On November 4th Russia celebrates National Unity Day. To the origins of the holiday
Since 2005, in Russia, there is a new national holiday – National Unity Day, which is celebrated on November 4 and coincides with the church holiday of Our Lady of Kazan. It so happened that many Russian citizens still do not know and do not understand the significance of the new holiday and its history. Today, on the eve of National Unity Day, we have tried to collect the most important facts that everyone should know.
Holiday with historical roots
Few people know that before the revolution of 1917 November 4, too,it was a holiday. Even in 1649 by decree of Tsar Alexei Mikhailovich day of Our Lady of Kazan (November 4 Gregorian calendar) was declared a public holiday. In addition, in the early XX century, May 8, old style recalling Kuzma Minin (day of death), which Peter I called the “savior of the fatherland.” Later, due to the 1917 revolution and subsequent events behind it, the tradition of celebrating the liberation of Moscow from Polish-Lithuanian invaders and the day of death of Kuzma Minin was interrupted.
Shot from the movie “1612”, specially filmed for the Day of National Unity in 2007
Replacement Revolution Day
The second reason why a new holiday, is that Russia in the early 2000s was seeking identity on the basis of the denial and the return of the entire Soviet imperial pre-revolutionary. The country needed new meanings and spiritual ties of which are seen in the union of church and state. The new holiday, like Christmas on January 7 declared a public holiday, should contribute to the unity of the church and the government. However, the majority of Russian citizens are still celebrated on 7 November as a day “October Revolution”. Delete “sovetchinu” and leave the citizens of the usual output in November decided to authors of the bill “On Days of Military Glory of Russia”, which was adopted in 2004. Since 2005, 4 November was a public holiday.
The public reaction
The innovations that have changed the customary celebration of November 7 were ambiguously perceived by society, especially the older generation. On the eve of the first celebration of National Unity Day in 46 regions of the country was conducted opinion poll. 33% of respondents believed that the November 4, Russia marks the Day of Accord and Reconciliation, 8% are going to celebrate the Day of National Unity, and 5% – “The Day of the liberation of the Polish-Lithuanian invaders.” The same survey showed that the majority of Russians (63%) reacted negatively to the cancellation of November 7. More interesting were the results of the 2009 survey. The question was worded as follows: “What kind of a holiday celebrated in Russia on November 4?” Over 30% of respondents were undecided. 45% said that they will celebrate the Day of National Unity, and 6% said that November 4 – a day of Our Lady of Kazan. Just over 10% of the population believe that in November the country celebrates the anniversary of the October Revolution. Besides the Communists among the parliamentary party of the Communist Party and the non-parliamentary organizations (Kavbureau, The Matter of Time) to announce their main holiday is on 7 November.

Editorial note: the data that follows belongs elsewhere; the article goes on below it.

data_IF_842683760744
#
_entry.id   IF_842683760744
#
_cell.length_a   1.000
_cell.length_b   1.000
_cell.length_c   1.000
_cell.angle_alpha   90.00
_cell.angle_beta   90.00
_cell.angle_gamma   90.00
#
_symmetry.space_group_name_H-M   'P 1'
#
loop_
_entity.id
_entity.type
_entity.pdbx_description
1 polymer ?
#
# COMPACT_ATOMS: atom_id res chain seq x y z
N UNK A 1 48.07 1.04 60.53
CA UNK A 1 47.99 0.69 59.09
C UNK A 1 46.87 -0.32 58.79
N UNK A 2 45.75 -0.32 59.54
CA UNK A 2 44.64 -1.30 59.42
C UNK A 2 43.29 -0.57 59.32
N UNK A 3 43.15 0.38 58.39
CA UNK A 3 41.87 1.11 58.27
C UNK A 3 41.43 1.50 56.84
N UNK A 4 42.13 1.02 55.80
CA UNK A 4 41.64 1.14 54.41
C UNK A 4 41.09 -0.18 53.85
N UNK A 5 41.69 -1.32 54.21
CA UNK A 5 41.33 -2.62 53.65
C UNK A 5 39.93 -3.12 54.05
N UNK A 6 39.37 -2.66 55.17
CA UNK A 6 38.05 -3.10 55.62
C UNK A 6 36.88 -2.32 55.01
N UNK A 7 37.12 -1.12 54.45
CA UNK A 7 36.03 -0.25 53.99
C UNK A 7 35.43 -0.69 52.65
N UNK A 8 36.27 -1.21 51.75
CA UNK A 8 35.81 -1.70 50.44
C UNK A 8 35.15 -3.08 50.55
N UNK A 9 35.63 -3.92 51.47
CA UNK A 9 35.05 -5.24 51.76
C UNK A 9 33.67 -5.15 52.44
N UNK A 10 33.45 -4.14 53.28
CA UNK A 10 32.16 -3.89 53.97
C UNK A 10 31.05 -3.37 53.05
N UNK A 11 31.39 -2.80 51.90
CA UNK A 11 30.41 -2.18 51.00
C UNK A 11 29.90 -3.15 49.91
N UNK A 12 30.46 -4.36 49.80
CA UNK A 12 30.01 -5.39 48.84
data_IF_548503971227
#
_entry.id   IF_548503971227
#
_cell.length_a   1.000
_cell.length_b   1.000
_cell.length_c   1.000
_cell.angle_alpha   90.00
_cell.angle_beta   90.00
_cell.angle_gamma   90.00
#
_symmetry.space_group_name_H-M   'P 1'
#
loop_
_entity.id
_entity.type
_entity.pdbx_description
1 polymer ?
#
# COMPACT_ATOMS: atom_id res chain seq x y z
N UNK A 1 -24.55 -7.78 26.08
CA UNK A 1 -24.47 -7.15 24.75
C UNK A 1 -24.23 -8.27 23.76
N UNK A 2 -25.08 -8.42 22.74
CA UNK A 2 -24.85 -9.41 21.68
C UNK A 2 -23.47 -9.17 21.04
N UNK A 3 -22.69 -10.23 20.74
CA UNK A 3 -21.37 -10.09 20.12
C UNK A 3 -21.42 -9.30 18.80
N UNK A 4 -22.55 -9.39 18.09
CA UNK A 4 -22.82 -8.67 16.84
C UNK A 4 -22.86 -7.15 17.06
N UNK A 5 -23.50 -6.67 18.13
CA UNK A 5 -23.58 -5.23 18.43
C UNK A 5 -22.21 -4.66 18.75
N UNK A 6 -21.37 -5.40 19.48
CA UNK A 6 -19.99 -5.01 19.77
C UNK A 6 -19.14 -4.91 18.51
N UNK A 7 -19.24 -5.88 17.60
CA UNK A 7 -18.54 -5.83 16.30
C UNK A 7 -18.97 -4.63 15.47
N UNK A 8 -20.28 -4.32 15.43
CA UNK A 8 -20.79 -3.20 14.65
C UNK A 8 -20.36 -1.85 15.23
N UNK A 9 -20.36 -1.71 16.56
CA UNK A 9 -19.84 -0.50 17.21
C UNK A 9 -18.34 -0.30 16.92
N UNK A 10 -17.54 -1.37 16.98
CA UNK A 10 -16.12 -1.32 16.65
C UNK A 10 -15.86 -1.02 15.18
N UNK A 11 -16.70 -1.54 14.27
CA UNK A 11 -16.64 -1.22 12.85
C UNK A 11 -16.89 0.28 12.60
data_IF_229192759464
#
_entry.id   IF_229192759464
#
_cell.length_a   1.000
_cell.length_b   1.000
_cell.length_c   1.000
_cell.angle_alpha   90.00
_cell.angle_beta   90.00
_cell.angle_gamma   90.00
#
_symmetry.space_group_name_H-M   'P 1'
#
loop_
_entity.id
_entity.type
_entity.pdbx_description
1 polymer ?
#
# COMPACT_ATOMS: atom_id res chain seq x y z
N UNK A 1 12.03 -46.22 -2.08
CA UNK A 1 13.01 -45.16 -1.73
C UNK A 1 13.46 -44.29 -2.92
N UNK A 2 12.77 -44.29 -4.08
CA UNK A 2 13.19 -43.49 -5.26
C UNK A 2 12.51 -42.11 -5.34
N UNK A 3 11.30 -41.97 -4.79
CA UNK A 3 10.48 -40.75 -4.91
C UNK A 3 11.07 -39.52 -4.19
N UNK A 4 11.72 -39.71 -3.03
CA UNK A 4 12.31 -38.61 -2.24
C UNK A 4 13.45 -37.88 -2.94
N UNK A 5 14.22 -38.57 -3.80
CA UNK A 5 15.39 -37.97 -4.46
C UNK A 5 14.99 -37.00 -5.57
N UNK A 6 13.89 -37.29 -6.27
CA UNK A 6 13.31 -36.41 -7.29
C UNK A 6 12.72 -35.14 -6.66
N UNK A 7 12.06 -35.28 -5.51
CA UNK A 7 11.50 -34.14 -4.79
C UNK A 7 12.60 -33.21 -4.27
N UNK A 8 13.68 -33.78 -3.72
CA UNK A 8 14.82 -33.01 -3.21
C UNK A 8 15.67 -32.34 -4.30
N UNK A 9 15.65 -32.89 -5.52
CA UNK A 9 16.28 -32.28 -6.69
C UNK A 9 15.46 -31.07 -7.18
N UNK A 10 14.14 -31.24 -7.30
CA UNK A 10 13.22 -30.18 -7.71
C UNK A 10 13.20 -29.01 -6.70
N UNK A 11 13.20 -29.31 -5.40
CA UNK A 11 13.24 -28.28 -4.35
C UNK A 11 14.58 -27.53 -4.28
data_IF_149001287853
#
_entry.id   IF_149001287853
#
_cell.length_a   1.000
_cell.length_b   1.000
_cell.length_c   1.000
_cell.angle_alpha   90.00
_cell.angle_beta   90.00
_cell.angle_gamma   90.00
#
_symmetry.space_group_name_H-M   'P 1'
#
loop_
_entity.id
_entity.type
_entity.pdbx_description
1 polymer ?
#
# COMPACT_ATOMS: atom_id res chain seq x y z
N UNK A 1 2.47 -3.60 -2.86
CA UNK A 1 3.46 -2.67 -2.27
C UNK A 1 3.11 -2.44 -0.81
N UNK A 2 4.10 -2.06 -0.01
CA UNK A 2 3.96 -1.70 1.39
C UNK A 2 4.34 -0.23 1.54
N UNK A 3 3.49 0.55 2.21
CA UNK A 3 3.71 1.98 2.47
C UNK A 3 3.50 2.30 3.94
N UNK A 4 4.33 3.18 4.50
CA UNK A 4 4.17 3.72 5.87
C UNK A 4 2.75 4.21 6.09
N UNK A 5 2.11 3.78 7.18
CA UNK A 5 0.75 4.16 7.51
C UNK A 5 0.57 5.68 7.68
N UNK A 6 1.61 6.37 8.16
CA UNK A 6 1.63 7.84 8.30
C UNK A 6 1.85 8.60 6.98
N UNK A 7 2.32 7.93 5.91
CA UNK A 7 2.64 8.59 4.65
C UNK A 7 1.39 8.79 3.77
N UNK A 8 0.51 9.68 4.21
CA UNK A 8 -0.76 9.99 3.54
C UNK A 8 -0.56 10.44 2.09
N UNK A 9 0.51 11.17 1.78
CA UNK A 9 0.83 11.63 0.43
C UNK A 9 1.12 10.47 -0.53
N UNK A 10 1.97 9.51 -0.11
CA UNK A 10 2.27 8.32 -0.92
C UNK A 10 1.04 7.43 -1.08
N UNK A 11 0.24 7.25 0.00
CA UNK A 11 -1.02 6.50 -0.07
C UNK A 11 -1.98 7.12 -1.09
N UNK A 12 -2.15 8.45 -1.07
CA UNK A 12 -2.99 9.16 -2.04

Other events on this day
Along with the celebration of National Unity Day in Russia takes place with at least two major events. It is the holy day of the Kazan Icon of the Mother of God and the “Russian march”. Initially, the initiators of the national holiday set themselves the aim of sharing with the church event. In 2005-2010. one of the official events were processions and services, which were attended by the local authorities. Then, this practice stopped. As often happens in Russia, local and regional authorities are trying to repeat the behavior of the federal government. The almost complete disappearance of interest in the power of the church to the subject in recent years has meant that the local diocese hold their own worship services and religious processions, and the power – rallies and concerts.
“Russian March” – a separate event Russian nationalists also leading its origins from Russian militias of 1612-1613 and the activities of Minin and Pozharsky. Nationalists claim the fundamental difference with the public holiday “Day of National Unity.” They claim that in 1613 Polish invaders against the Russian people is united on a national basis, and the militias were very loose Russian people. The rest of the peoples of Russia were passive, and only after the victory over the Poles Russian militia recognized the authority of the Russian tsar Mikhail Romanov.
Thus, the National Unity Day is not like the feast of unity. Different social groups of modern Russia in this day celebrate your event or its interpretation. Connect all together does not work, and efforts in this direction are not included. Events in 1613 are so far from us that they can not coerce the whole society for unity.